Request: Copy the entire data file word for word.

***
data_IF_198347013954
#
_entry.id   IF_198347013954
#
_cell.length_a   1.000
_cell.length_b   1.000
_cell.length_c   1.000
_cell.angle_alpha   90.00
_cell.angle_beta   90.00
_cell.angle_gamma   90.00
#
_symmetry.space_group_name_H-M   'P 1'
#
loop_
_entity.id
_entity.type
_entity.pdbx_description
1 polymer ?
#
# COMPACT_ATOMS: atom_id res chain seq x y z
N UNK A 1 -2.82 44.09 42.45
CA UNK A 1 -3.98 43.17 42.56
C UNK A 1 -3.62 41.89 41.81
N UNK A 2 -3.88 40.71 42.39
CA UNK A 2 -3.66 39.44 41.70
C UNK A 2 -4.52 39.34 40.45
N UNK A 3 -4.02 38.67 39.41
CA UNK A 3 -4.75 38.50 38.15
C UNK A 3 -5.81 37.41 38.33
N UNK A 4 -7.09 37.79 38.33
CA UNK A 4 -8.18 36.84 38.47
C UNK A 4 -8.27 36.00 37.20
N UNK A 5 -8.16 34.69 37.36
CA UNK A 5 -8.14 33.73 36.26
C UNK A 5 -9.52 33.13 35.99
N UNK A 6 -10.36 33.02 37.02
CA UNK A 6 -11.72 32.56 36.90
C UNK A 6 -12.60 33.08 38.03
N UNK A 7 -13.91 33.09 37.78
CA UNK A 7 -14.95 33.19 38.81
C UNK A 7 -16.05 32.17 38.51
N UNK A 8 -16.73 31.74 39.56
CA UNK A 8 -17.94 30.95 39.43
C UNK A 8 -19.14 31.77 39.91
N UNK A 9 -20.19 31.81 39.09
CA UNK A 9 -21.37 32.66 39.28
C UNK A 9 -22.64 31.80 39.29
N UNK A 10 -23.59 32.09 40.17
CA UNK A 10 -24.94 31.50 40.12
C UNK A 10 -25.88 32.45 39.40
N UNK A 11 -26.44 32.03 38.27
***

data_IF_198347013954
#
_entry.id   IF_198347013954
#
_cell.length_a   1.000
_cell.length_b   1.000
_cell.length_c   1.000
_cell.angle_alpha   90.00
_cell.angle_beta   90.00
_cell.angle_gamma   90.00
#
_symmetry.space_group_name_H-M   'P 1'
#
loop_
_entity.id
_entity.type
_entity.pdbx_description
1 polymer ?
#
# COMPACT_ATOMS: atom_id res chain seq x y z
N UNK A 1 -2.82 44.09 42.45
CA UNK A 1 -3.98 43.17 42.56
C UNK A 1 -3.62 41.89 41.81
N UNK A 2 -3.88 40.71 42.39
CA UNK A 2 -3.66 39.44 41.70
C UNK A 2 -4.52 39.34 40.45
N UNK A 3 -4.02 38.67 39.41
CA UNK A 3 -4.75 38.50 38.15
C UNK A 3 -5.81 37.41 38.33
N UNK A 4 -7.09 37.79 38.33
CA UNK A 4 -8.18 36.84 38.47
C UNK A 4 -8.27 36.00 37.20
N UNK A 5 -8.16 34.69 37.36
CA UNK A 5 -8.14 33.73 36.26
C UNK A 5 -9.52 33.13 35.99
N UNK A 6 -10.36 33.02 37.02
CA UNK A 6 -11.72 32.56 36.90
C UNK A 6 -12.60 33.08 38.03
N UNK A 7 -13.91 33.09 37.78
CA UNK A 7 -14.95 33.19 38.81
C UNK A 7 -16.05 32.17 38.51
N UNK A 8 -16.73 31.74 39.56
CA UNK A 8 -17.94 30.95 39.43
C UNK A 8 -19.14 31.77 39.91
N UNK A 9 -20.19 31.81 39.09
CA UNK A 9 -21.37 32.66 39.28
C UNK A 9 -22.64 31.80 39.29
N UNK A 10 -23.59 32.09 40.17
CA UNK A 10 -24.94 31.50 40.12
C UNK A 10 -25.88 32.45 39.40
N UNK A 11 -26.44 32.03 38.27